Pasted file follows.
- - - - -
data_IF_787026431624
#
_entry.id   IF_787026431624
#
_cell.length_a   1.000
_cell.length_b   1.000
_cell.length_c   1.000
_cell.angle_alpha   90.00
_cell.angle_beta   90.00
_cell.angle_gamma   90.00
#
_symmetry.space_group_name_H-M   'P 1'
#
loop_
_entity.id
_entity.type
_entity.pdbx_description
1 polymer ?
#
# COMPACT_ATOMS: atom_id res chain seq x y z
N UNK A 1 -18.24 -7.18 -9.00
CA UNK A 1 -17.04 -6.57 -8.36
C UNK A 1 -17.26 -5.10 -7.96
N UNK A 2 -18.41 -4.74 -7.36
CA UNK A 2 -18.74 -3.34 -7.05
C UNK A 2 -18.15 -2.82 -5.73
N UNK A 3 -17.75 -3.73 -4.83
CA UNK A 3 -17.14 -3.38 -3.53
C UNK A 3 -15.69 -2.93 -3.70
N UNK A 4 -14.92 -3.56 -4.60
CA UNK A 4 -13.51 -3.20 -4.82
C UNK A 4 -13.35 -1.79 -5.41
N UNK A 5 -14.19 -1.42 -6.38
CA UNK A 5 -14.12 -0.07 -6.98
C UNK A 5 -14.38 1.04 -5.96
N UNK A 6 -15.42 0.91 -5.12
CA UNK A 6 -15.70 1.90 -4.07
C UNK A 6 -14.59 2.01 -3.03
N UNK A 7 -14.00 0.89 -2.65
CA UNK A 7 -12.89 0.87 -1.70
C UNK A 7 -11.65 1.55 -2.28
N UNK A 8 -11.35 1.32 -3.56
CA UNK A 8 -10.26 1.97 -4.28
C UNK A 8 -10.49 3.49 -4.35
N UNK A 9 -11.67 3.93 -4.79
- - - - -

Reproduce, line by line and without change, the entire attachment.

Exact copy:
data_IF_787026431624
#
_entry.id   IF_787026431624
#
_cell.length_a   1.000
_cell.length_b   1.000
_cell.length_c   1.000
_cell.angle_alpha   90.00
_cell.angle_beta   90.00
_cell.angle_gamma   90.00
#
_symmetry.space_group_name_H-M   'P 1'
#
loop_
_entity.id
_entity.type
_entity.pdbx_description
1 polymer ?
#
# COMPACT_ATOMS: atom_id res chain seq x y z
N UNK A 1 -18.24 -7.18 -9.00
CA UNK A 1 -17.04 -6.57 -8.36
C UNK A 1 -17.26 -5.10 -7.96
N UNK A 2 -18.41 -4.74 -7.36
CA UNK A 2 -18.74 -3.34 -7.05
C UNK A 2 -18.15 -2.82 -5.73
N UNK A 3 -17.75 -3.73 -4.83
CA UNK A 3 -17.14 -3.38 -3.53
C UNK A 3 -15.69 -2.93 -3.70
N UNK A 4 -14.92 -3.56 -4.60
CA UNK A 4 -13.51 -3.20 -4.82
C UNK A 4 -13.35 -1.79 -5.41
N UNK A 5 -14.19 -1.42 -6.38
CA UNK A 5 -14.12 -0.07 -6.98
C UNK A 5 -14.38 1.04 -5.96
N UNK A 6 -15.42 0.91 -5.12
CA UNK A 6 -15.70 1.90 -4.07
C UNK A 6 -14.59 2.01 -3.03
N UNK A 7 -14.00 0.89 -2.65
CA UNK A 7 -12.89 0.87 -1.70
C UNK A 7 -11.65 1.55 -2.28
N UNK A 8 -11.35 1.32 -3.56
CA UNK A 8 -10.26 1.97 -4.28
C UNK A 8 -10.49 3.49 -4.35
N UNK A 9 -11.67 3.93 -4.79